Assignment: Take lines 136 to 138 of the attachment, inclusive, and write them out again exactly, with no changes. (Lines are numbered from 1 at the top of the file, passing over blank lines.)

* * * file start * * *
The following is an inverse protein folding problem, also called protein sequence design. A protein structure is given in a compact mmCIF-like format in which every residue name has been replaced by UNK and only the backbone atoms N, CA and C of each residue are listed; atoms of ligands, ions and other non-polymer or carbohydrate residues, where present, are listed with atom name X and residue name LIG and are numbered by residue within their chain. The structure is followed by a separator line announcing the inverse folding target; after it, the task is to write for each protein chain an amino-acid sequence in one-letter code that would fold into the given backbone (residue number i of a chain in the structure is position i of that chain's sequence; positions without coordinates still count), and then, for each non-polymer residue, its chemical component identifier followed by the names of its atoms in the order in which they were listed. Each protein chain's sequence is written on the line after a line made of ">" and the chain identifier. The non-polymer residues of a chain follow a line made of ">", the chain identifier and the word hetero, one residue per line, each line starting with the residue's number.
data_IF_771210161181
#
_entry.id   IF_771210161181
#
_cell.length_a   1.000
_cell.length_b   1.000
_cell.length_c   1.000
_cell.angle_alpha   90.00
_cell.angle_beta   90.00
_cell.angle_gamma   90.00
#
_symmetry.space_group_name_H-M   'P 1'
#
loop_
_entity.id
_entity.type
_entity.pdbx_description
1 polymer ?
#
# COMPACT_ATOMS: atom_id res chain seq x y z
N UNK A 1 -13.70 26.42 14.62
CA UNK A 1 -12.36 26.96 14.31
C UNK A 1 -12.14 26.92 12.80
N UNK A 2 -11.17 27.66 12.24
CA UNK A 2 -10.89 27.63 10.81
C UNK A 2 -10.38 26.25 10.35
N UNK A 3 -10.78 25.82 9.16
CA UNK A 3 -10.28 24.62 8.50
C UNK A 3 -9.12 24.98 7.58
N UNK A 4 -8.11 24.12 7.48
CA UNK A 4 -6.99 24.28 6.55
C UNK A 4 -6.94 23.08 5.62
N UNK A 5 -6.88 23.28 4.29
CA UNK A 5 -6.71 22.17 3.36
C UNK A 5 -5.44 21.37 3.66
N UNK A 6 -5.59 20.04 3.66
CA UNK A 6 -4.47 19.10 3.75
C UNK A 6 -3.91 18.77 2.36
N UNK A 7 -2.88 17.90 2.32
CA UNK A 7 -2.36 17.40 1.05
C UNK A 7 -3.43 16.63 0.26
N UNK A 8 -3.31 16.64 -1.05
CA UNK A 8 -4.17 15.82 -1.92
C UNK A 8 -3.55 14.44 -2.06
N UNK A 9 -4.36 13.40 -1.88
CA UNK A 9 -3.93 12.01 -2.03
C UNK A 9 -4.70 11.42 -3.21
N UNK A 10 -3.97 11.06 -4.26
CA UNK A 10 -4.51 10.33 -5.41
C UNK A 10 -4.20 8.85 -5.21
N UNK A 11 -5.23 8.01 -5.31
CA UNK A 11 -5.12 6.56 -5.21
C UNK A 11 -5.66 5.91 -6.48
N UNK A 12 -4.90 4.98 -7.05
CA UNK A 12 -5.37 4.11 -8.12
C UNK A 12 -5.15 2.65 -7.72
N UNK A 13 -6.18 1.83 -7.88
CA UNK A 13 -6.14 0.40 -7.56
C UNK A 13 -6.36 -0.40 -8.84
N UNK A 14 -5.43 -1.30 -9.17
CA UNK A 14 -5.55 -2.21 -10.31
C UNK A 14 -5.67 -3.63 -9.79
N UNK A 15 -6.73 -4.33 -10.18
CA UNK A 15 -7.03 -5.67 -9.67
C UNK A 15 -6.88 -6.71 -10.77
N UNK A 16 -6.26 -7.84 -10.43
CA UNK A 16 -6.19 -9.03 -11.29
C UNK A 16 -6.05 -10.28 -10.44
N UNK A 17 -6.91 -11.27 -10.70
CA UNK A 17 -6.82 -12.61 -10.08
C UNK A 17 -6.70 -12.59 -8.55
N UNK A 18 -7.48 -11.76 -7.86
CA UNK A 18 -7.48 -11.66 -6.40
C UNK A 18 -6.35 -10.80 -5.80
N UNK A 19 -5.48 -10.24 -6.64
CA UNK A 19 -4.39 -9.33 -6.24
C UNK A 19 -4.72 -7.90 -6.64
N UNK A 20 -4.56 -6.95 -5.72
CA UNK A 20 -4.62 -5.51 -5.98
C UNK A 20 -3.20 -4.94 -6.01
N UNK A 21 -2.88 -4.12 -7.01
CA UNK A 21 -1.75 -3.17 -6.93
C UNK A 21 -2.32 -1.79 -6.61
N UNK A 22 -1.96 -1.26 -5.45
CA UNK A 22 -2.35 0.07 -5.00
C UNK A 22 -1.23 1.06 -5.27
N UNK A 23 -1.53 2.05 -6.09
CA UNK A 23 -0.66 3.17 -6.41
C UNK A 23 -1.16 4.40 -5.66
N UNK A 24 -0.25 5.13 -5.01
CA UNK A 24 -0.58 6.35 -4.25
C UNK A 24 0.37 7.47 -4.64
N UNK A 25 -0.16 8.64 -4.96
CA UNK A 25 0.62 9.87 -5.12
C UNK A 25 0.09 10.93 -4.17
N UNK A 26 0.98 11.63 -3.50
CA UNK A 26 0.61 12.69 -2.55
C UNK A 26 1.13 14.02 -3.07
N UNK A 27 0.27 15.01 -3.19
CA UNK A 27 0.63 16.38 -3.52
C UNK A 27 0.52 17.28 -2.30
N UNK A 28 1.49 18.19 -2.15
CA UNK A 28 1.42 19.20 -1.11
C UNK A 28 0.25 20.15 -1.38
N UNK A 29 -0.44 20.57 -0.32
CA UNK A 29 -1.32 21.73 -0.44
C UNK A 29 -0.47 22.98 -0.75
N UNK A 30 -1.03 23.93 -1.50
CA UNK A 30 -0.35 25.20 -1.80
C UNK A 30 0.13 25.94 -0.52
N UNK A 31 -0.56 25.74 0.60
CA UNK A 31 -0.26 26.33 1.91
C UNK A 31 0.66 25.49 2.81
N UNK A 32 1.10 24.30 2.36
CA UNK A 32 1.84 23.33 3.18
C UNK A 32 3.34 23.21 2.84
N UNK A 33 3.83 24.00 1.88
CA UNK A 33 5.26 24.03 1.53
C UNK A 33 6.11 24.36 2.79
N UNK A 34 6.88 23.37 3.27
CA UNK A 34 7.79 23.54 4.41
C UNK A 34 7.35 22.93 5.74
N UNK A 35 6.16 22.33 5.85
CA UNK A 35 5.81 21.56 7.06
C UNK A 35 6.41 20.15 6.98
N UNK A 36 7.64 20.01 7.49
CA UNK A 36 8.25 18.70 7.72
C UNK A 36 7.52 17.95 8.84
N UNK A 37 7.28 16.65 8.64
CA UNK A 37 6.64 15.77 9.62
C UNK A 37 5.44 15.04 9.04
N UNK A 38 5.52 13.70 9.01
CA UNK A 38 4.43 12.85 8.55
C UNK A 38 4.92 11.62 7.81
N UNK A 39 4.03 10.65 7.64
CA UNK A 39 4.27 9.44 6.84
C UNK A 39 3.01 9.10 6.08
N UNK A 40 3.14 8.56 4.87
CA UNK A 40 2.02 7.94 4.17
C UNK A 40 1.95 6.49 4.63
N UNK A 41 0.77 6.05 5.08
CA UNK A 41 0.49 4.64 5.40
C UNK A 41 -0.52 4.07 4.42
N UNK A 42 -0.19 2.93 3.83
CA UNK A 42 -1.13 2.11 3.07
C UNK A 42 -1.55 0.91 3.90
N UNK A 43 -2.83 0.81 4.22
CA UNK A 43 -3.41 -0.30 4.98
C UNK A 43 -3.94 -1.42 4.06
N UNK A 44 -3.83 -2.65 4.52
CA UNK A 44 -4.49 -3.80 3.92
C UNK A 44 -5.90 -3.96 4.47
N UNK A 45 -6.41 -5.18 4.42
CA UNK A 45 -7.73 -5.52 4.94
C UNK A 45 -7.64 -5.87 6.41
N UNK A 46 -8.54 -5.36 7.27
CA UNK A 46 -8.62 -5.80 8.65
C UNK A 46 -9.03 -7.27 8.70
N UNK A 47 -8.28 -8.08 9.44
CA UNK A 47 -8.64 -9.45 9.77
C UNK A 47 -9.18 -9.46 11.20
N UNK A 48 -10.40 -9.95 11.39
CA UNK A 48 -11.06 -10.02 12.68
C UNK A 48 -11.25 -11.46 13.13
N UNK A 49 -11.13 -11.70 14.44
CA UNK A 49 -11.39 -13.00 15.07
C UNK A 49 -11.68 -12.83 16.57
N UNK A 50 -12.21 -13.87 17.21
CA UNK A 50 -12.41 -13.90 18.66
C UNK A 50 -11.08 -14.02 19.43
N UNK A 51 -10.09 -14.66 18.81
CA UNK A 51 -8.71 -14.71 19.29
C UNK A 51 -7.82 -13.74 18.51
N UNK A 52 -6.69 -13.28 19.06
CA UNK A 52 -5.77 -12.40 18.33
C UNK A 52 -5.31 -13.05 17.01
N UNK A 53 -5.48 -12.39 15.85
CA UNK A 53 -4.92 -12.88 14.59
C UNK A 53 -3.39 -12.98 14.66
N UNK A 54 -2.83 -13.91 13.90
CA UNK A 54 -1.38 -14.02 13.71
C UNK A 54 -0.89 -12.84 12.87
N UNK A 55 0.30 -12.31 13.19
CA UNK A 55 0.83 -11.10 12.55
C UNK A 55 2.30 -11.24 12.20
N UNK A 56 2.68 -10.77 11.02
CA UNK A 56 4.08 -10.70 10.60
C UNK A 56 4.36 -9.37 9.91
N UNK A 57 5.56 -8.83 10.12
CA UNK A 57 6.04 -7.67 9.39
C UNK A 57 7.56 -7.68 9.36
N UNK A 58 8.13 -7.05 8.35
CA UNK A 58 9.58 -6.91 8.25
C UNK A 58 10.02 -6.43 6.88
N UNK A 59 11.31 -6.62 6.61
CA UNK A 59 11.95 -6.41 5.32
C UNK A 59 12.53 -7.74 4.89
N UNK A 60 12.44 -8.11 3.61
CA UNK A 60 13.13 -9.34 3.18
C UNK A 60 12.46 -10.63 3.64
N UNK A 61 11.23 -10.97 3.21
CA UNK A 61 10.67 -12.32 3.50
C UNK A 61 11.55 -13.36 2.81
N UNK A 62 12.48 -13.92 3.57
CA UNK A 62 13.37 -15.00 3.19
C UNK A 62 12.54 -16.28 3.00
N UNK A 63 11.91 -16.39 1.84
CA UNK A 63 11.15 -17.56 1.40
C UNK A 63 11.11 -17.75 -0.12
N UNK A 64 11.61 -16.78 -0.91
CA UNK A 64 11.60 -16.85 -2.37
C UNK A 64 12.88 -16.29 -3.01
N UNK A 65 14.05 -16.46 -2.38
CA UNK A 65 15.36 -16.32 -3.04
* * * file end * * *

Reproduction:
N UNK A 39 4.03 10.65 7.64
CA UNK A 39 4.27 9.44 6.84
C UNK A 39 3.01 9.10 6.08